Why This Year’s Brit Nominations Are The Most Interesting In Years

You’ve got to hand it to the Brits, they’re doing their best to reinvent themselves. With a new venue (the O2), a new statue (the Vivienne Westwood-designed monstrosity, now with added climate change message – what next, a recyclable Oscar?), and a new presenter (James Corden, who’s reportedly signed up to three years on the show, a crushingly depressing prospect), they’re looking to shake off their dodgy image.

Robbie Brits

And judging by the nominations revealed yesterday, they’re off to a pretty decent start. They’re the most exciting we’ve seen in years.


For a start, rock and indie get a great showing, which flies against the recent hand-wringing over the future of the genre. Kings Of Leon, Arcade Fire, Mumford & Sons, Biffy Clyro, Gorillaz, The xx, Vampire Weekend and Florence all feature. And yes, Florence does count as rock (or at least in that ongoing debate about the decline of the genre she does). Mumford have three nods, while Arcade Fire bagged two. British Group sees only one pop act (Take That) in a shortlist of NME heavyweights including Biffy Clyro, Gorillaz, Mumford & Sons and The xx. A similar thing occurs in the British Album category. Whether any of these can actually trump the all-conquering manband remains to be seen, but the odds look good.

Best Male? I wouldn’t be too disappointed if any of them won. Mark Ronson, Paul Weller, Plan B, and Tinie Tempah face off against Robert Plant in his first ever nod. It’s a far cry from last year, when Mika, Calvin Harris, Paolo Nutini and Robbie Williams were beaten off by Dizzee ‘Bonkers’ Rascal, or the year before when James Morrison and Will Young dusted down the suits and turned up all hopeful.

Of course, it’s not gone completely cred. Hard-nosed (or is it just crooked-nosed) interviewer Fearne Cotton did the announcing last night while manufactured boyband and faces of the new milk adverts The Wanted feature in a line-up that also includes X Factor bawler and notorious mime artist Cheryl Cole and Scouting For Fucking Girls (will they ever be laid to rest?). Best Female will undoubtedly go to Cole above Laura Marling and British Single is a shit shower, peppered with Matt Cardles, Alexandra Burkes and Olly Murses – but the shortlist for that is based on a mixture of radio airplay and actual sales, so the public only has themselves to blame.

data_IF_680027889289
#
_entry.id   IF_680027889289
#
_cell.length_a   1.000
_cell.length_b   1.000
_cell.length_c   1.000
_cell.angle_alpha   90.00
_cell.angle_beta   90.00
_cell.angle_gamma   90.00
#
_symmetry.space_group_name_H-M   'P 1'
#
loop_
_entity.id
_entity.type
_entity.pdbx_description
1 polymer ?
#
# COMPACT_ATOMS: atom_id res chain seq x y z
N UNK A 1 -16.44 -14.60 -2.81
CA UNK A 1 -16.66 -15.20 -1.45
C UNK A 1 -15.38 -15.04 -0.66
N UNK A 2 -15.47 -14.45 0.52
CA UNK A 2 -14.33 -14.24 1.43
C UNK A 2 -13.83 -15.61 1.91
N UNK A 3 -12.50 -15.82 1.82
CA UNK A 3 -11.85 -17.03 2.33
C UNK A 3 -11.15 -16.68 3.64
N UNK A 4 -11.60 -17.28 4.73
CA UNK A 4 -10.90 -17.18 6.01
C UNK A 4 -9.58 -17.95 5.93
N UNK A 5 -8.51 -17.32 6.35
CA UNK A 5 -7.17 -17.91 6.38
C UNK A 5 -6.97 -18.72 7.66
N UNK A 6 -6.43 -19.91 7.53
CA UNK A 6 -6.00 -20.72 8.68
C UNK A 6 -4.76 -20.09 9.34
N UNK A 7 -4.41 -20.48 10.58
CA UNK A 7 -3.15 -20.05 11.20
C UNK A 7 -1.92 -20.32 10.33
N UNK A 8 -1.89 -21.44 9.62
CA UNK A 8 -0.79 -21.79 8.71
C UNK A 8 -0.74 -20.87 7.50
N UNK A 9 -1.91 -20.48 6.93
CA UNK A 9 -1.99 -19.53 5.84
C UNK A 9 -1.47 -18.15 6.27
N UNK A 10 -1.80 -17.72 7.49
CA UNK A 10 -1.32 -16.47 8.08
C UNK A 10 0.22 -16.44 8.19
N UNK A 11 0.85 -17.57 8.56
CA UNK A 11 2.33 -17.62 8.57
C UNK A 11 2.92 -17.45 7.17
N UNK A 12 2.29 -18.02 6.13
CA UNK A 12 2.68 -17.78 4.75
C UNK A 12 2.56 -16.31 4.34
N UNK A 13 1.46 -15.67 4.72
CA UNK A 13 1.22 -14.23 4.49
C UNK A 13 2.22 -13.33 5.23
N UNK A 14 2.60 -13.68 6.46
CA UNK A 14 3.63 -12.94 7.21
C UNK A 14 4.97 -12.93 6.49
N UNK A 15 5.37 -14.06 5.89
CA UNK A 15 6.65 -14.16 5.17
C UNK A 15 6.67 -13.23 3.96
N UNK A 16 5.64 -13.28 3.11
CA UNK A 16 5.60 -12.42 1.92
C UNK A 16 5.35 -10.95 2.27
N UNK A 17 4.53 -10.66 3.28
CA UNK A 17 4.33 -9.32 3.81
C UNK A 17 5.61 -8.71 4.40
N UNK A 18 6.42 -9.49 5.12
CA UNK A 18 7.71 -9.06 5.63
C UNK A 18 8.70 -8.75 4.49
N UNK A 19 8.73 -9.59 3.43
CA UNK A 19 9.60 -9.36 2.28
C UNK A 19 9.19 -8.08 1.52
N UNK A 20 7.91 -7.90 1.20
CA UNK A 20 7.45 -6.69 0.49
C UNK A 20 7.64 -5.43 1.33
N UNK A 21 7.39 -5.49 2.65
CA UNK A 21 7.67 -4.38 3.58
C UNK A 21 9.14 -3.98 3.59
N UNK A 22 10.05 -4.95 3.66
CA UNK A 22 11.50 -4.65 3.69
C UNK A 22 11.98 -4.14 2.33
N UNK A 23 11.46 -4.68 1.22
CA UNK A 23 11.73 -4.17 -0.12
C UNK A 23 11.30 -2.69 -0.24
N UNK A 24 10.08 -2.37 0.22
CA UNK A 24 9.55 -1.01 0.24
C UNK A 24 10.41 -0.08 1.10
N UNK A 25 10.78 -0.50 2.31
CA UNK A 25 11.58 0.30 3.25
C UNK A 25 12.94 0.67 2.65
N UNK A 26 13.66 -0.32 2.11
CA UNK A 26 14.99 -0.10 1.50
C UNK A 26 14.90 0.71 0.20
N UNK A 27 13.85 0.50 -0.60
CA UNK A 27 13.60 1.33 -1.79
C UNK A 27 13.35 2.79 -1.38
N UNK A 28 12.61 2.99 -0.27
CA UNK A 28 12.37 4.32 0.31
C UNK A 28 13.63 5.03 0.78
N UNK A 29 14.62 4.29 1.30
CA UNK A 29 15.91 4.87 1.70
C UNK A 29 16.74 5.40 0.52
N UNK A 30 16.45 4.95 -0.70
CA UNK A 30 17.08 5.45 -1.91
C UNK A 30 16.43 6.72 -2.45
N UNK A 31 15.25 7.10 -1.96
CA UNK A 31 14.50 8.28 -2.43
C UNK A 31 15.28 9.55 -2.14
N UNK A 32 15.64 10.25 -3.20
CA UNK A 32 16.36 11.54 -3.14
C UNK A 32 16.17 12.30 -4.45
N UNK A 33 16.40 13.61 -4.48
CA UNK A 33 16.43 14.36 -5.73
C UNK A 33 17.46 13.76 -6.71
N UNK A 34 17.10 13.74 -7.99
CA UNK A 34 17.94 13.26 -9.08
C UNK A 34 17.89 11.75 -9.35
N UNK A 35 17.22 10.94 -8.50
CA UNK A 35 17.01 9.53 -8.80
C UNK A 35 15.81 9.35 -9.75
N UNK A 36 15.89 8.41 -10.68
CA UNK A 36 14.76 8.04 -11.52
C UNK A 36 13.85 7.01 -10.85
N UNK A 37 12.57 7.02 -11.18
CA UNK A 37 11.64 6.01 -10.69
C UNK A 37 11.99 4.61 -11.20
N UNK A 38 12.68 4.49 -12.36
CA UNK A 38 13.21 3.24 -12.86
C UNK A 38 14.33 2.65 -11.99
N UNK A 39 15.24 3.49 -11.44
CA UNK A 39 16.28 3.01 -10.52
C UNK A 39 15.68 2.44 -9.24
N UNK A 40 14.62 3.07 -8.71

And there’s the perennial argument that it’s all a bit too bizarrely eclectic. How do you choose between Bruno Mars, The Glee Cast, Justin Bieber, The National, and The Temper Trap (for International Breakthrough)? The occasional oddity aside, though, this year’s list feels somehow more coherent overall, reflecting music’s diversity without disappearing too far into the rabbit hole, and the pop and urban that is flagged up is of a better standard than usual. Tinie Tempah deserves (at least some of) his four nominations, and any open-minded music fan could justify the inclusion of Rihanna, Robyn, Ellie Goulding and even at a push Rumer. They’re all more credible than JLS (who are refreshingly AWOL this year).



The addition of a new British Producer award shows how far the ceremony’s come in recent years. While as recently as 2006 they were celebrating Best Pop Act, this year they’ve nominated five key behind-the-scenes peeps in an attempt to show they’re all about real music. John Leckie, who produced ‘The Stone Roses’ and ‘The Bends’ and more recently The Coral’s ‘Butterfly House’ is nominated, alongside Laura Marling and The Boxer Rebellion’s knob-twiddler Ethan Johns. Markus Dravs (Arcade Fire, Mumford & Sons, Coldplay), Stuart Price (Take That, Brandon Flowers, Kylie) and Mike Pela (er, Sade) complete the line-up. And of course their Critics Choice shortlist of James Blake, The Vaccines and eventual winner Jessie J was as zeitgeisty as you like.

I know it’s de rigeur to hate on these awards, but as someone who’s sat through the last four live at the venue, I for one am more excited than usual (even if The Daily Mash has predicted they’ll be clinically unwatchable). Here’s hoping they can step up from last year’s fiasco and put on a proper show. There’s enough bands around this time to help out.

And you know what the best thing of all about this year’s Brits is? There’s NO LADY GAGA.

Why The Brits Nominations Make No Sense At All – our blog on last year’s announcement
All the latest on the Brats – aka the Shockwaves NME Awards 2010